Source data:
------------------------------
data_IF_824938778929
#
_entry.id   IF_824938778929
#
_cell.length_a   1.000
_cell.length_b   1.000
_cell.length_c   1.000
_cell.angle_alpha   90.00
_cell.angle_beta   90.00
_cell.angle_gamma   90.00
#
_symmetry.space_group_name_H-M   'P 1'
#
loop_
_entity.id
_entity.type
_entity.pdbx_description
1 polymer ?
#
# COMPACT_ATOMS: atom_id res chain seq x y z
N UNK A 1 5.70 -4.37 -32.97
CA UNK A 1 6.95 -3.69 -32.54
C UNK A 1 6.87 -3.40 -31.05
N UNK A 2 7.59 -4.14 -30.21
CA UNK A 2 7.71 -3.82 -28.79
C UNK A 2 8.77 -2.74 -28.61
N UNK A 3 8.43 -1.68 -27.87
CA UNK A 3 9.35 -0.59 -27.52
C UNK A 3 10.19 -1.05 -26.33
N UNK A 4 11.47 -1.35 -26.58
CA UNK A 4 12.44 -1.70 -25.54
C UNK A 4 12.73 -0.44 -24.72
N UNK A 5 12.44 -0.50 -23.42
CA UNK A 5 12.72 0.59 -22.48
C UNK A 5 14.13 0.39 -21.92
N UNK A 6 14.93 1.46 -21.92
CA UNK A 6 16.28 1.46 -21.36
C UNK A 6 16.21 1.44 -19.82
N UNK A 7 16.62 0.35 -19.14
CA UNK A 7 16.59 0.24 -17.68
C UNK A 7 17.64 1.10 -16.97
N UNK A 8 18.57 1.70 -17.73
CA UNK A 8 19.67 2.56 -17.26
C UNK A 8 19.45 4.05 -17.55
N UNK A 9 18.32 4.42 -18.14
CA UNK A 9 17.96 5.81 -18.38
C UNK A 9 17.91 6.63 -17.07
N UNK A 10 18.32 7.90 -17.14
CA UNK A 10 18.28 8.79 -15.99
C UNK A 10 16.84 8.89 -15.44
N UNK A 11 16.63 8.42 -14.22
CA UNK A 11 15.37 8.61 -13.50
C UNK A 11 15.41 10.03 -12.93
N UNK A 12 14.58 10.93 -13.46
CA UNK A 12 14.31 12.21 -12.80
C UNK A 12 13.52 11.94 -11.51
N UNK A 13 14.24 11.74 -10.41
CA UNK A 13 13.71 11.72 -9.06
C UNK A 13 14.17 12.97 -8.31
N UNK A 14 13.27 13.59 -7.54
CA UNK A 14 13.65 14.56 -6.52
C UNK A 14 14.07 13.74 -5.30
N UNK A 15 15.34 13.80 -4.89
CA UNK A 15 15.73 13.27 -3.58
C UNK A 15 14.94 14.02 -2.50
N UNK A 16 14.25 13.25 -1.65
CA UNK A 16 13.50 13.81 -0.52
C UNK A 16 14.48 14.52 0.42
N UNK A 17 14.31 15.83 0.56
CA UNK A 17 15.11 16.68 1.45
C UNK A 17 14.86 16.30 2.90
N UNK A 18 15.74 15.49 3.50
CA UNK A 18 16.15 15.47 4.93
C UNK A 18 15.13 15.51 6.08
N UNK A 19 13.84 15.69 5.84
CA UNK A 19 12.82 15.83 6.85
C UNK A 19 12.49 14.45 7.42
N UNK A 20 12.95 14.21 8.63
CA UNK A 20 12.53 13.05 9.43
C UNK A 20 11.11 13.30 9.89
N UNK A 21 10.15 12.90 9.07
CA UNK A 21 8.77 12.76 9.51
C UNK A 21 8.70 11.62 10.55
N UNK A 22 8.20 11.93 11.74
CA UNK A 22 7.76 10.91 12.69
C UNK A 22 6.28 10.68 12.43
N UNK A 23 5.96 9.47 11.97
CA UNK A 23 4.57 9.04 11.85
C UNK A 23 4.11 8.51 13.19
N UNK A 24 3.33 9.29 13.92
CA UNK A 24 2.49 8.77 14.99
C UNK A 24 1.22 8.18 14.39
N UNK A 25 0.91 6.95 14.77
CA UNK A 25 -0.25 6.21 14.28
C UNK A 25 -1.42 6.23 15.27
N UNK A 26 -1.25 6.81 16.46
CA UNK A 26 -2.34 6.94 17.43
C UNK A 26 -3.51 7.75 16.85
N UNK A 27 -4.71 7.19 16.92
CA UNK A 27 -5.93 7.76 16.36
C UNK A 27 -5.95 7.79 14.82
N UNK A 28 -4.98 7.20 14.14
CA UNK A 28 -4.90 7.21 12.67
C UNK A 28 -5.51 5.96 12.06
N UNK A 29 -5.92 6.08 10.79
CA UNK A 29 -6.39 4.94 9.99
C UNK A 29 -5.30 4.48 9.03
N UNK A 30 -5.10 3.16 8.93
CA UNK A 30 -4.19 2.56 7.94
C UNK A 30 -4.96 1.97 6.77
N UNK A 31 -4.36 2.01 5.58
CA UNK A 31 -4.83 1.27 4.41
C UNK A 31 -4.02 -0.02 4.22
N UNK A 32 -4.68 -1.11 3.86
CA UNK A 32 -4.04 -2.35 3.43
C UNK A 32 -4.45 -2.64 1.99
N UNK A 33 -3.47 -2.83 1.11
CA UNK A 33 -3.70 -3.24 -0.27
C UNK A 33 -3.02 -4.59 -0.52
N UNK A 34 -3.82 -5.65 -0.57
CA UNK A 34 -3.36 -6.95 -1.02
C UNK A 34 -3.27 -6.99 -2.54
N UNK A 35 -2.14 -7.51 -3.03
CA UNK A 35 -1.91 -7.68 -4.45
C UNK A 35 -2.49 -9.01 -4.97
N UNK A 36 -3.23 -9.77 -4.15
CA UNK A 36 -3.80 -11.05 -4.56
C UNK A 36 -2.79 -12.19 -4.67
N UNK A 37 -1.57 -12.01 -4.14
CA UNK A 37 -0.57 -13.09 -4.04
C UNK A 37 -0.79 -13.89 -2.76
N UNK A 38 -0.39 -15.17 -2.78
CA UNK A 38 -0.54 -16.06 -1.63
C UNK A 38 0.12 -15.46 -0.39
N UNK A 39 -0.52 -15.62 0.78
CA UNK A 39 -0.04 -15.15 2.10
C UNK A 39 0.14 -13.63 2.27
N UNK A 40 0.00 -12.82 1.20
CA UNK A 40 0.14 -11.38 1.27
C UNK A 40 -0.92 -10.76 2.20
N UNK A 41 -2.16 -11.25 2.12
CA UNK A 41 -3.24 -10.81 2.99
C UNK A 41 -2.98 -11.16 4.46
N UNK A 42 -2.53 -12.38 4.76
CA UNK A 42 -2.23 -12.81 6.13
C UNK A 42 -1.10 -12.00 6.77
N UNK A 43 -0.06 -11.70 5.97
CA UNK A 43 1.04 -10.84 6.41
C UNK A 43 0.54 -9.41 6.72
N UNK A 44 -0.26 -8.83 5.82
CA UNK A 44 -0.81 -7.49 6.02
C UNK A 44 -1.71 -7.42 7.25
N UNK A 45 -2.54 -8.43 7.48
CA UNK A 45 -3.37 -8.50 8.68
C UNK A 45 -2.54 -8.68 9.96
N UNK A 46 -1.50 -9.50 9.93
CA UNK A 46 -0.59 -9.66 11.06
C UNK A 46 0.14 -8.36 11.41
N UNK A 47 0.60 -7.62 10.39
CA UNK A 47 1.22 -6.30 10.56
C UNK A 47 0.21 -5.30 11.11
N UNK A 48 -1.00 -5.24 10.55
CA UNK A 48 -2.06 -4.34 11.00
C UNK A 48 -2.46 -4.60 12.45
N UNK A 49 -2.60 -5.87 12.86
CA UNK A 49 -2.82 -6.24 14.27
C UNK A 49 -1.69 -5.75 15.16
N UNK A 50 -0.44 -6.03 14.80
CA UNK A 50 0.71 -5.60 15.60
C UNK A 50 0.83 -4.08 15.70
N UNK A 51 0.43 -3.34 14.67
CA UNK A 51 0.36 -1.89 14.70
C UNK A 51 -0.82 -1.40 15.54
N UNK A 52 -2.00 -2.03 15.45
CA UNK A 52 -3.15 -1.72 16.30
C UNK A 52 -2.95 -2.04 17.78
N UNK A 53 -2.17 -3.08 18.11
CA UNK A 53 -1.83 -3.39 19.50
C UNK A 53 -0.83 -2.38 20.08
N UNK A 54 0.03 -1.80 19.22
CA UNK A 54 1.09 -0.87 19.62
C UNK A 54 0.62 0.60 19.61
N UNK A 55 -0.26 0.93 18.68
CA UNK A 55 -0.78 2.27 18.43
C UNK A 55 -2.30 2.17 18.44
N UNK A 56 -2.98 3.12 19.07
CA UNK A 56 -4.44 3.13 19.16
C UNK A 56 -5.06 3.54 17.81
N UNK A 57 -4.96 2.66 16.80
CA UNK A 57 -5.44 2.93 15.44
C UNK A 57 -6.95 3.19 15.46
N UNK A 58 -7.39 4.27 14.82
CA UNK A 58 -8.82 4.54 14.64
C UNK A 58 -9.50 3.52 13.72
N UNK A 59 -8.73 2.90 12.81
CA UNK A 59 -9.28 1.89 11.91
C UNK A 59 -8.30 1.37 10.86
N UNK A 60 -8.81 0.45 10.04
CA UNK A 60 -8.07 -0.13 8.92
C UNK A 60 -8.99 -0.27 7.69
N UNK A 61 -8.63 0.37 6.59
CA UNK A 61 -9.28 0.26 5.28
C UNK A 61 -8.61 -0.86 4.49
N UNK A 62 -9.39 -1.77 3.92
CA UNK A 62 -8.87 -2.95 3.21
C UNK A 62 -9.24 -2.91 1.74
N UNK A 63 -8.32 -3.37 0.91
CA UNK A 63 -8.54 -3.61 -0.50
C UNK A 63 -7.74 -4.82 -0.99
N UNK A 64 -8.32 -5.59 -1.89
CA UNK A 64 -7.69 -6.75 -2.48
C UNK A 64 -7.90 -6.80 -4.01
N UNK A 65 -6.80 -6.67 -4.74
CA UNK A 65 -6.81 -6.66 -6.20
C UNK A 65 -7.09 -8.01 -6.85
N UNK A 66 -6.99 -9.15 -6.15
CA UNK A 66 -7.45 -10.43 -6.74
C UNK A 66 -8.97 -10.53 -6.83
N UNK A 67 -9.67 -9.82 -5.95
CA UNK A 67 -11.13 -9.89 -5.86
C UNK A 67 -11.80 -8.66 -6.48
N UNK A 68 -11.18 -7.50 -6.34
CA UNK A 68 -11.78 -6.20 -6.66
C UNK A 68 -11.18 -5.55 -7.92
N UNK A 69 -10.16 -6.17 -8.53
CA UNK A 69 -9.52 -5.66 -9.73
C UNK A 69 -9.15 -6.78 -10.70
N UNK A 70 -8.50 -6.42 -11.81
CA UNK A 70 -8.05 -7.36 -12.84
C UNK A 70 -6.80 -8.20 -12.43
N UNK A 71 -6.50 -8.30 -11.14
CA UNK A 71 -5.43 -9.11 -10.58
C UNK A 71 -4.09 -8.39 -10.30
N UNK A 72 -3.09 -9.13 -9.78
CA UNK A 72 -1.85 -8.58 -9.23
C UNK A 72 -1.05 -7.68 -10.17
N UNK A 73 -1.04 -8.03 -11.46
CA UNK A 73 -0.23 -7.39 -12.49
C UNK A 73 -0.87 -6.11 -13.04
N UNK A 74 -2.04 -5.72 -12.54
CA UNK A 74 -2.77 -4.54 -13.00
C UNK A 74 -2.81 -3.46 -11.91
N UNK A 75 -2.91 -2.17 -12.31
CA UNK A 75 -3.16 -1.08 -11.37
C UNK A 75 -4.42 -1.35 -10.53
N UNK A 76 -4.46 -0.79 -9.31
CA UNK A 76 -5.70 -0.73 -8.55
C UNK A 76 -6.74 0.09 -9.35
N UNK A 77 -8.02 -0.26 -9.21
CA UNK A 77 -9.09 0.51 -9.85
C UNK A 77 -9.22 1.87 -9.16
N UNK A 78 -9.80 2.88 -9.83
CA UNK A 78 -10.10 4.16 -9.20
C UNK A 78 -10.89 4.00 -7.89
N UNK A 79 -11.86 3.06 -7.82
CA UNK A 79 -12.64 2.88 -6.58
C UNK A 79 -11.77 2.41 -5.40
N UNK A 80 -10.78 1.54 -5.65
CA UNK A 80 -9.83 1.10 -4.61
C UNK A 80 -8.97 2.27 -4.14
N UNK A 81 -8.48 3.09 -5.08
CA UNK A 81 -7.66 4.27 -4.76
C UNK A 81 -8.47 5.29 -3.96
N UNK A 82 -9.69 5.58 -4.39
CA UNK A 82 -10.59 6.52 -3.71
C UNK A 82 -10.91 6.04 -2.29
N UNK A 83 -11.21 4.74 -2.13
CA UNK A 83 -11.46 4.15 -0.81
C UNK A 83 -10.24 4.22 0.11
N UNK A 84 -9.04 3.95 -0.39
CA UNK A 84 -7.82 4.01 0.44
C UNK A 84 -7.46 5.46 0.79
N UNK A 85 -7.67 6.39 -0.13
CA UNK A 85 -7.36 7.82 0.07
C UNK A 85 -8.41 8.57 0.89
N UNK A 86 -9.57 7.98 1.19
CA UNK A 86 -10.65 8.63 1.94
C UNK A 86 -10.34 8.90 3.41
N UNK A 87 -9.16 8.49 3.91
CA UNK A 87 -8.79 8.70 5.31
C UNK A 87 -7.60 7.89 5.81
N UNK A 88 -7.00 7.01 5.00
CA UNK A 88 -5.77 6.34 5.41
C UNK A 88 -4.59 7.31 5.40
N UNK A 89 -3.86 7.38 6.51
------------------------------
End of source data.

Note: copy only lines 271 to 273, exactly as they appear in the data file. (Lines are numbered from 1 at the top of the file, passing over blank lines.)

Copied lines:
CA UNK A 84 -7.82 4.01 0.44
C UNK A 84 -7.46 5.46 0.79
N UNK A 85 -7.67 6.39 -0.13